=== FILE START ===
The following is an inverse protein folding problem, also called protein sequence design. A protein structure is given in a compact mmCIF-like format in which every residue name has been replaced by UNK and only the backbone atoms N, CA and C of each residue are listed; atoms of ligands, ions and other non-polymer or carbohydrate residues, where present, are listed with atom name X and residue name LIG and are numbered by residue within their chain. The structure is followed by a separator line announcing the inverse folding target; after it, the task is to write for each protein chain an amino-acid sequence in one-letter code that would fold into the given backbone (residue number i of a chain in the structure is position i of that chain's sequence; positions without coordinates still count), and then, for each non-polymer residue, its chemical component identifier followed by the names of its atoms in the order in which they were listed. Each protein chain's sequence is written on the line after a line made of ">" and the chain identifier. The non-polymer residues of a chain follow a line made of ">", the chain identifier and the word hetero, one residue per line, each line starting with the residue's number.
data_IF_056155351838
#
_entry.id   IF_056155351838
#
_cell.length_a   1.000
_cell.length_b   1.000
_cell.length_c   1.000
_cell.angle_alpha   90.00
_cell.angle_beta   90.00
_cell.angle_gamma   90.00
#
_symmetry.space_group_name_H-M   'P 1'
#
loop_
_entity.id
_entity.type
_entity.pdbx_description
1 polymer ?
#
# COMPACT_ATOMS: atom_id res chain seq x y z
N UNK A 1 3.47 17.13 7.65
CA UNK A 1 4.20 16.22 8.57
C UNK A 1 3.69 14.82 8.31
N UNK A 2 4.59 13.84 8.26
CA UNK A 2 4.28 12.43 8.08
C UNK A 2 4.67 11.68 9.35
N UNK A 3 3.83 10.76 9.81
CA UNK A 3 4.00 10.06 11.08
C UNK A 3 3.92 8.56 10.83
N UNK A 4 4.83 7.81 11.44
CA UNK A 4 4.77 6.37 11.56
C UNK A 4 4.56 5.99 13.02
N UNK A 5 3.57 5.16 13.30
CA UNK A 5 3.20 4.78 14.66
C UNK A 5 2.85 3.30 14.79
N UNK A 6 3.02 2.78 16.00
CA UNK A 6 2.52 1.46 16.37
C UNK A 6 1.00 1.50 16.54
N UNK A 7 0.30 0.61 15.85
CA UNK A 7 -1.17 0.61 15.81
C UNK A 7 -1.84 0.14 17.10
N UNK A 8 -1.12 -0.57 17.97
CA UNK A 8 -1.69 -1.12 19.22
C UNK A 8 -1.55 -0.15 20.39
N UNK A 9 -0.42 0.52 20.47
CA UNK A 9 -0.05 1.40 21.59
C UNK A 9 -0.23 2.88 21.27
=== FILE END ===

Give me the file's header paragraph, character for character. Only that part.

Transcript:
The following is an inverse protein folding problem, also called protein sequence design. A protein structure is given in a compact mmCIF-like format in which every residue name has been replaced by UNK and only the backbone atoms N, CA and C of each residue are listed; atoms of ligands, ions and other non-polymer or carbohydrate residues, where present, are listed with atom name X and residue name LIG and are numbered by residue within their chain. The structure is followed by a separator line announcing the inverse folding target; after it, the task is to write for each protein chain an amino-acid sequence in one-letter code that would fold into the given backbone (residue number i of a chain in the structure is position i of that chain's sequence; positions without coordinates still count), and then, for each non-polymer residue, its chemical component identifier followed by the names of its atoms in the order in which they were listed. Each protein chain's sequence is written on the line after a line made of ">" and the chain identifier. The non-polymer residues of a chain follow a line made of ">", the chain identifier and the word hetero, one residue per line, each line starting with the residue's number.